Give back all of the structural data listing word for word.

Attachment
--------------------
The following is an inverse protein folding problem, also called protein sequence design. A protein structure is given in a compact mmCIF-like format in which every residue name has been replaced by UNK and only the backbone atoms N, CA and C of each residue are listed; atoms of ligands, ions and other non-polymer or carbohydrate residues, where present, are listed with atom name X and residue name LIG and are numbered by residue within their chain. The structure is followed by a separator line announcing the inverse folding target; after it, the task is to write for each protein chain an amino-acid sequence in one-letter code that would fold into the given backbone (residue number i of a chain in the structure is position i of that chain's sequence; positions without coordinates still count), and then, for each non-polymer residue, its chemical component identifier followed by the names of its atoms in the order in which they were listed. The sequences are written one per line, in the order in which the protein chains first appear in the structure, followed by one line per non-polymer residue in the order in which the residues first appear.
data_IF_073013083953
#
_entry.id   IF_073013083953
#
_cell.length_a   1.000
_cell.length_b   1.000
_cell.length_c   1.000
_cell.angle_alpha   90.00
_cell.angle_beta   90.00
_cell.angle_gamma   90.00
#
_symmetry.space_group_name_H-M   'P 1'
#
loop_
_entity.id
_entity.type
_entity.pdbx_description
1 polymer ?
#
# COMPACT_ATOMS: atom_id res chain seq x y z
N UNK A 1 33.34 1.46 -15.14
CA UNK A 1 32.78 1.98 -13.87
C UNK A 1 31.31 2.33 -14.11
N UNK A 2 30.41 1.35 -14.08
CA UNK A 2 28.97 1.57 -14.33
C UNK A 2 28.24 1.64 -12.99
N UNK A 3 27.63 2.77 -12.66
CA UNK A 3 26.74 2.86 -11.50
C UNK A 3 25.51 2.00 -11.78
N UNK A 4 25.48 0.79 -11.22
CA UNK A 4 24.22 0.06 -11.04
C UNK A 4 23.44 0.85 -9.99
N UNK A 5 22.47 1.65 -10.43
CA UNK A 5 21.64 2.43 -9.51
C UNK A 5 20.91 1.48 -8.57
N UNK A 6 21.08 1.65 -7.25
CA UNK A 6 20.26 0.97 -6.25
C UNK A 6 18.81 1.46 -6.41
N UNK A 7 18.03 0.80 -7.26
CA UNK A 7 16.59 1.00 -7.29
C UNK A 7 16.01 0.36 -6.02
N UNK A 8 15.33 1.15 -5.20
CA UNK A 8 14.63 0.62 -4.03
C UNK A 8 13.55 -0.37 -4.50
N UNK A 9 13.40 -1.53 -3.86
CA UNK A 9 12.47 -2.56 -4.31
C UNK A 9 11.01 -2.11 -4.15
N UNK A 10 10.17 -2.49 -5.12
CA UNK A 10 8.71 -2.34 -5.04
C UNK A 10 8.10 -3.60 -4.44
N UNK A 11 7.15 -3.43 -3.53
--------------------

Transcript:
The following is an inverse protein folding problem, also called protein sequence design. A protein structure is given in a compact mmCIF-like format in which every residue name has been replaced by UNK and only the backbone atoms N, CA and C of each residue are listed; atoms of ligands, ions and other non-polymer or carbohydrate residues, where present, are listed with atom name X and residue name LIG and are numbered by residue within their chain. The structure is followed by a separator line announcing the inverse folding target; after it, the task is to write for each protein chain an amino-acid sequence in one-letter code that would fold into the given backbone (residue number i of a chain in the structure is position i of that chain's sequence; positions without coordinates still count), and then, for each non-polymer residue, its chemical component identifier followed by the names of its atoms in the order in which they were listed. The sequences are written one per line, in the order in which the protein chains first appear in the structure, followed by one line per non-polymer residue in the order in which the residues first appear.
data_IF_073013083953
#
_entry.id   IF_073013083953
#
_cell.length_a   1.000
_cell.length_b   1.000
_cell.length_c   1.000
_cell.angle_alpha   90.00
_cell.angle_beta   90.00
_cell.angle_gamma   90.00
#
_symmetry.space_group_name_H-M   'P 1'
#
loop_
_entity.id
_entity.type
_entity.pdbx_description
1 polymer ?
#
# COMPACT_ATOMS: atom_id res chain seq x y z
N UNK A 1 33.34 1.46 -15.14
CA UNK A 1 32.78 1.98 -13.87
C UNK A 1 31.31 2.33 -14.11
N UNK A 2 30.41 1.35 -14.08
CA UNK A 2 28.97 1.57 -14.33
C UNK A 2 28.24 1.64 -12.99
N UNK A 3 27.63 2.77 -12.66
CA UNK A 3 26.74 2.86 -11.50
C UNK A 3 25.51 2.00 -11.78
N UNK A 4 25.48 0.79 -11.22
CA UNK A 4 24.22 0.06 -11.04
C UNK A 4 23.44 0.85 -9.99
N UNK A 5 22.47 1.65 -10.43
CA UNK A 5 21.64 2.43 -9.51
C UNK A 5 20.91 1.48 -8.57
N UNK A 6 21.08 1.65 -7.25
CA UNK A 6 20.26 0.97 -6.25
C UNK A 6 18.81 1.46 -6.41
N UNK A 7 18.03 0.80 -7.26
CA UNK A 7 16.59 1.00 -7.29
C UNK A 7 16.01 0.36 -6.02
N UNK A 8 15.33 1.15 -5.20
CA UNK A 8 14.63 0.62 -4.03
C UNK A 8 13.55 -0.37 -4.50
N UNK A 9 13.40 -1.53 -3.86
CA UNK A 9 12.47 -2.56 -4.31
C UNK A 9 11.01 -2.11 -4.15
N UNK A 10 10.17 -2.49 -5.12
CA UNK A 10 8.71 -2.34 -5.04
C UNK A 10 8.10 -3.60 -4.44
N UNK A 11 7.15 -3.43 -3.53